For while the leaves changed color they didn’t change with the seasons.

Beneath the branches stood a young girl with wavy chestnut hair that rested lightly upon her shoulders. She wore a light summer blouse and jeans and sneakers, all of which made her no different the other eleven year old girl living in and around Pamporovo. She stood facing the lake, her arms locked across her chest while her eyes lay fixed upon a point somewhere across the water. Her mind was free from distractions while staring off into space: she didn’t move, nor give any indication she was aware of her surroundings.

Her expression appeared to betray her emotions, however, as she slowly blinked while staring across the lake. Her lips slightly pursed for a moment, then a portion of the morning mist drifted up and over the shore, surrounding her for a moment. She closed her eyes as the skin on her arms dimpled, so that she could, for a few moments, finally enjoy this almost-perfect morning.

The girl was about to check the time on the small wristwatch she wore when a distant voice called out. “Annie!” She turned slowly: she knew the voice, and knew why they were here looking for her—

She spotted the woman standing on the porch of a small yet modern-looking house forty meters away. The woman waved her right arm in the air as she called once again. “Annie!”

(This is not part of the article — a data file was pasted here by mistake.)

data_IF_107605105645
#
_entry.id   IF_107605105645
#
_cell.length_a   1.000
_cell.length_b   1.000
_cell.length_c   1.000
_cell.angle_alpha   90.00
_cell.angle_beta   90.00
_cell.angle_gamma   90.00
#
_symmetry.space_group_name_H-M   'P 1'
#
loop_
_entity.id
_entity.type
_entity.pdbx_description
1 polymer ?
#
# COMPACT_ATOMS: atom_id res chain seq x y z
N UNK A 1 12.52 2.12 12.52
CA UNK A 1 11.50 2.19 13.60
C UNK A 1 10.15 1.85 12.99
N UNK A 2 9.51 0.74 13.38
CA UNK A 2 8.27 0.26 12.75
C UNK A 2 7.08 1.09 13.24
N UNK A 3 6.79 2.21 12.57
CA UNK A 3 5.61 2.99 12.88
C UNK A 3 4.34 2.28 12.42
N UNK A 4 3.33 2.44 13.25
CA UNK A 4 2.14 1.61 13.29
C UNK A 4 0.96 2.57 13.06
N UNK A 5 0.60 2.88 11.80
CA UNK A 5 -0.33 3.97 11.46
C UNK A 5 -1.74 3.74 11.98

The young girl finally broke her silence. “Yes, Mama?”

“It’s almost ten.” This time she waved for the girl to come to the porch. “It’s getting close to the time to leave.”

Anelie Kirilova—or, as her mother, father, and the rest of her extended family called her, Annie—knew her mother was right. She knew it was nearly time to leave; she’d known this for over an hour. In another twenty minutes she’d leave her home in the mountains and not see it again until all lay covered by Christmas snow . . .

She brushed a strand of hair from her face as she began walking toward the house. “Coming, Mama.”

 

There you go:  my venture back into editing and revision.  And if you follow my author’s page on Facebook, you’ll see the true dope laid down:  “Began Revising Act One in preparation for publication.”  It’s time, kids:  you need to get out on the stage.

Now you have a pretty good idea how I’m going to spend my summer.